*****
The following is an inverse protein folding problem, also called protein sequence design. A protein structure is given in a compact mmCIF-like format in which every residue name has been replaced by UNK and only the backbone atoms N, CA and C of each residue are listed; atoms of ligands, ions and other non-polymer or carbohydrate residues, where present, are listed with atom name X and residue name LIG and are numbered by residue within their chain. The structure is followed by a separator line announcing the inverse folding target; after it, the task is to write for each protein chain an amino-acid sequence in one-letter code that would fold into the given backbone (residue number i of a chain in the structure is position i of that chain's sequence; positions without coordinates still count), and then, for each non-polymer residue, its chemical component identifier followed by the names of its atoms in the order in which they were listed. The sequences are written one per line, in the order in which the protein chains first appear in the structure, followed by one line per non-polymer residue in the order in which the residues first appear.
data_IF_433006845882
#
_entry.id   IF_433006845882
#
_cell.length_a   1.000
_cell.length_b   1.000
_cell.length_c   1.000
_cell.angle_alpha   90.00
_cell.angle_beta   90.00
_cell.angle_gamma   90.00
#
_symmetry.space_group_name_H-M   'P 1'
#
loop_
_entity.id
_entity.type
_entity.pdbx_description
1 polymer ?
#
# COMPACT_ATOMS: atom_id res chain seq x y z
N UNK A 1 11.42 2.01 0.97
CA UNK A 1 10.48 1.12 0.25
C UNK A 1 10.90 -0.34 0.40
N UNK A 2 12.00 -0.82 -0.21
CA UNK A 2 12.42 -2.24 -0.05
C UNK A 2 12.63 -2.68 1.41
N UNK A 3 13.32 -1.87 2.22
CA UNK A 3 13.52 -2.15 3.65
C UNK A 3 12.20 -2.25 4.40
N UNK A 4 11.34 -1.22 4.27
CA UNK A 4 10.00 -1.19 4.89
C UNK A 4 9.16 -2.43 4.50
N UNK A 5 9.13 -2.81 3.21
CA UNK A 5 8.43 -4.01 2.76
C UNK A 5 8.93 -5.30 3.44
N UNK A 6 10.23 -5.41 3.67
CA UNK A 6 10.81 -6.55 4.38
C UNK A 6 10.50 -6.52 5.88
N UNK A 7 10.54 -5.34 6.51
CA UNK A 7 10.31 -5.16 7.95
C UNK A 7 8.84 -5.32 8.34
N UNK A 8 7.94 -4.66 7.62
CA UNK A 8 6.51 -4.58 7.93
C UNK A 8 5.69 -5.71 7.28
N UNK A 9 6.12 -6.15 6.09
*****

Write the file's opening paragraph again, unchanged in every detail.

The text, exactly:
The following is an inverse protein folding problem, also called protein sequence design. A protein structure is given in a compact mmCIF-like format in which every residue name has been replaced by UNK and only the backbone atoms N, CA and C of each residue are listed; atoms of ligands, ions and other non-polymer or carbohydrate residues, where present, are listed with atom name X and residue name LIG and are numbered by residue within their chain. The structure is followed by a separator line announcing the inverse folding target; after it, the task is to write for each protein chain an amino-acid sequence in one-letter code that would fold into the given backbone (residue number i of a chain in the structure is position i of that chain's sequence; positions without coordinates still count), and then, for each non-polymer residue, its chemical component identifier followed by the names of its atoms in the order in which they were listed. The sequences are written one per line, in the order in which the protein chains first appear in the structure, followed by one line per non-polymer residue in the order in which the residues first appear.